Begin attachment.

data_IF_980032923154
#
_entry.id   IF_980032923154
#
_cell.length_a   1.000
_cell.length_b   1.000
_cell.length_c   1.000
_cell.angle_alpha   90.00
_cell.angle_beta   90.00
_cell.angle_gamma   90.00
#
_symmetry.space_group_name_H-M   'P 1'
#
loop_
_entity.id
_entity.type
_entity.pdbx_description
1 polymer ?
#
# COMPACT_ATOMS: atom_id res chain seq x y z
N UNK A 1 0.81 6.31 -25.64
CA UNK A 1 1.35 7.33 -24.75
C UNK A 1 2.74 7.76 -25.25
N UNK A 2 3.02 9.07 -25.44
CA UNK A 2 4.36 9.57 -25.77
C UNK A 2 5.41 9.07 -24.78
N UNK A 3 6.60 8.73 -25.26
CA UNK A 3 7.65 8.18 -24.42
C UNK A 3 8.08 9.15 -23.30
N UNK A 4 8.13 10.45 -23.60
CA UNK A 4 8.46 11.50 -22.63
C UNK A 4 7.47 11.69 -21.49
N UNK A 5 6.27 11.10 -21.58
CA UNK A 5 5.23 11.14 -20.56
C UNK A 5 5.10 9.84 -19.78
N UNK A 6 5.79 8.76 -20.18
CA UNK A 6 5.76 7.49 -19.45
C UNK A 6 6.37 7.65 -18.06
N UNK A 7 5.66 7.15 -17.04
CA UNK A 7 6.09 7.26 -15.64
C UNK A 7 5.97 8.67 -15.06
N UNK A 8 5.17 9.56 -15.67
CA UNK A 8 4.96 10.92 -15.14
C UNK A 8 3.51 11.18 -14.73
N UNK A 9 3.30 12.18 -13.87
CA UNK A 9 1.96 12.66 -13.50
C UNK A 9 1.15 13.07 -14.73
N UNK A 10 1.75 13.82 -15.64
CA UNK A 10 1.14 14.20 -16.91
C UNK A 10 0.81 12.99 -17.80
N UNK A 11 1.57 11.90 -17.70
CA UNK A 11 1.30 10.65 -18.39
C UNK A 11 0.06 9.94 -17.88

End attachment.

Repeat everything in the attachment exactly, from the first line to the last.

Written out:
data_IF_980032923154
#
_entry.id   IF_980032923154
#
_cell.length_a   1.000
_cell.length_b   1.000
_cell.length_c   1.000
_cell.angle_alpha   90.00
_cell.angle_beta   90.00
_cell.angle_gamma   90.00
#
_symmetry.space_group_name_H-M   'P 1'
#
loop_
_entity.id
_entity.type
_entity.pdbx_description
1 polymer ?
#
# COMPACT_ATOMS: atom_id res chain seq x y z
N UNK A 1 0.81 6.31 -25.64
CA UNK A 1 1.35 7.33 -24.75
C UNK A 1 2.74 7.76 -25.25
N UNK A 2 3.02 9.07 -25.44
CA UNK A 2 4.36 9.57 -25.77
C UNK A 2 5.41 9.07 -24.78
N UNK A 3 6.60 8.73 -25.26
CA UNK A 3 7.65 8.18 -24.42
C UNK A 3 8.08 9.15 -23.30
N UNK A 4 8.13 10.45 -23.60
CA UNK A 4 8.46 11.50 -22.63
C UNK A 4 7.47 11.69 -21.49
N UNK A 5 6.27 11.10 -21.58
CA UNK A 5 5.23 11.14 -20.56
C UNK A 5 5.10 9.84 -19.78
N UNK A 6 5.79 8.76 -20.18
CA UNK A 6 5.76 7.49 -19.45
C UNK A 6 6.37 7.65 -18.06
N UNK A 7 5.66 7.15 -17.04
CA UNK A 7 6.09 7.26 -15.64
C UNK A 7 5.97 8.67 -15.06
N UNK A 8 5.17 9.56 -15.67
CA UNK A 8 4.96 10.92 -15.14
C UNK A 8 3.51 11.18 -14.73
N UNK A 9 3.30 12.18 -13.87
CA UNK A 9 1.96 12.66 -13.50
C UNK A 9 1.15 13.07 -14.73
N UNK A 10 1.75 13.82 -15.64
CA UNK A 10 1.14 14.20 -16.91
C UNK A 10 0.81 12.99 -17.80
N UNK A 11 1.57 11.90 -17.70
CA UNK A 11 1.30 10.65 -18.39
C UNK A 11 0.06 9.94 -17.88